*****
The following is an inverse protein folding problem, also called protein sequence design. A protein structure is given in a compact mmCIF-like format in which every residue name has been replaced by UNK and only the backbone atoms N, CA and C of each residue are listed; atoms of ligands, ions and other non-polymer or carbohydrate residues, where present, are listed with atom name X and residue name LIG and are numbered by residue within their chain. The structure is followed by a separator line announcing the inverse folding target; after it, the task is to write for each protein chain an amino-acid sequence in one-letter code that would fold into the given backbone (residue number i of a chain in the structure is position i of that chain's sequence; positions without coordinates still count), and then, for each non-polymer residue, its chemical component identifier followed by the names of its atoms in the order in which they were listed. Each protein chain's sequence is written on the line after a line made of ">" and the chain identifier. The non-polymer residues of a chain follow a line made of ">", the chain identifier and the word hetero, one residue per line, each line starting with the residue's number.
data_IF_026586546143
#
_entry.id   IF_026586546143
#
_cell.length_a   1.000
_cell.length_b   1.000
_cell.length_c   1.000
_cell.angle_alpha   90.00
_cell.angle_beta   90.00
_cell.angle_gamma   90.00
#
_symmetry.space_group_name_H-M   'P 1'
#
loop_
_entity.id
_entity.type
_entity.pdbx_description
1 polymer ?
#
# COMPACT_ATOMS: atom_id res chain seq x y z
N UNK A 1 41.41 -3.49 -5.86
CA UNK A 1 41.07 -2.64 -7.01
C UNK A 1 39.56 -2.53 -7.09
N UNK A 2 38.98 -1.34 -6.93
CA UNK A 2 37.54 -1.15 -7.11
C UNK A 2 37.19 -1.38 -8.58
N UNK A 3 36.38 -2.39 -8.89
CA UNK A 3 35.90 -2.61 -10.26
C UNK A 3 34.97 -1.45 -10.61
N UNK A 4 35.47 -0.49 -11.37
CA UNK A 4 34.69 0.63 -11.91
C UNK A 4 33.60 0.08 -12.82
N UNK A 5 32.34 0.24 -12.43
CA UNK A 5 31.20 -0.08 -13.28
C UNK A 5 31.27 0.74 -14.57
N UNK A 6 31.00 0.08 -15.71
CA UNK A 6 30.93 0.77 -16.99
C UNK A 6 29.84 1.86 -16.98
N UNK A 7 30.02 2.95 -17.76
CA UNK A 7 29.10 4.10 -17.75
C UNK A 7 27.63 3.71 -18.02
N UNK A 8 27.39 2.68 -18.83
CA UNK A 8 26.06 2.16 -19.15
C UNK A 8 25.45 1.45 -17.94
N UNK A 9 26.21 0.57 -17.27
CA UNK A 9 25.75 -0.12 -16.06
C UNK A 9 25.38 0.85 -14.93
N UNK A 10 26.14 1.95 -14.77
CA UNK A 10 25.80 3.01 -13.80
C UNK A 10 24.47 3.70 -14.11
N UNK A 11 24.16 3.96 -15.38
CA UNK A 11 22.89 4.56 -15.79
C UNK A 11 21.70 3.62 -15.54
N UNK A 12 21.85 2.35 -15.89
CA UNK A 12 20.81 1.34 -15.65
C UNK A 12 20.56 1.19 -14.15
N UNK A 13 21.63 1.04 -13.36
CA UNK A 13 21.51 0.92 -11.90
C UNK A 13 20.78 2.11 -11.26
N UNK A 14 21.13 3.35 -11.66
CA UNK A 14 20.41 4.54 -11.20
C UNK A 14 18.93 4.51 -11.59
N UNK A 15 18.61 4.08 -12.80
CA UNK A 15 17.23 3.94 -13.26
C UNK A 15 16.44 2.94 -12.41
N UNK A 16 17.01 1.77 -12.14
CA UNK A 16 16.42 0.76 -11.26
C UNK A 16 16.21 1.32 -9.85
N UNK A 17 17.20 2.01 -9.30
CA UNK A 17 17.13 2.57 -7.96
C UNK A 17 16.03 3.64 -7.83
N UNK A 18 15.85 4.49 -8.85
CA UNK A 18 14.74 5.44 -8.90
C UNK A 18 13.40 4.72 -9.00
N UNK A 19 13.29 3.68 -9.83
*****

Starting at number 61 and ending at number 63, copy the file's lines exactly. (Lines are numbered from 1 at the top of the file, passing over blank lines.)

N UNK A 14 21.13 3.35 -11.66
CA UNK A 14 20.41 4.54 -11.20
C UNK A 14 18.93 4.51 -11.59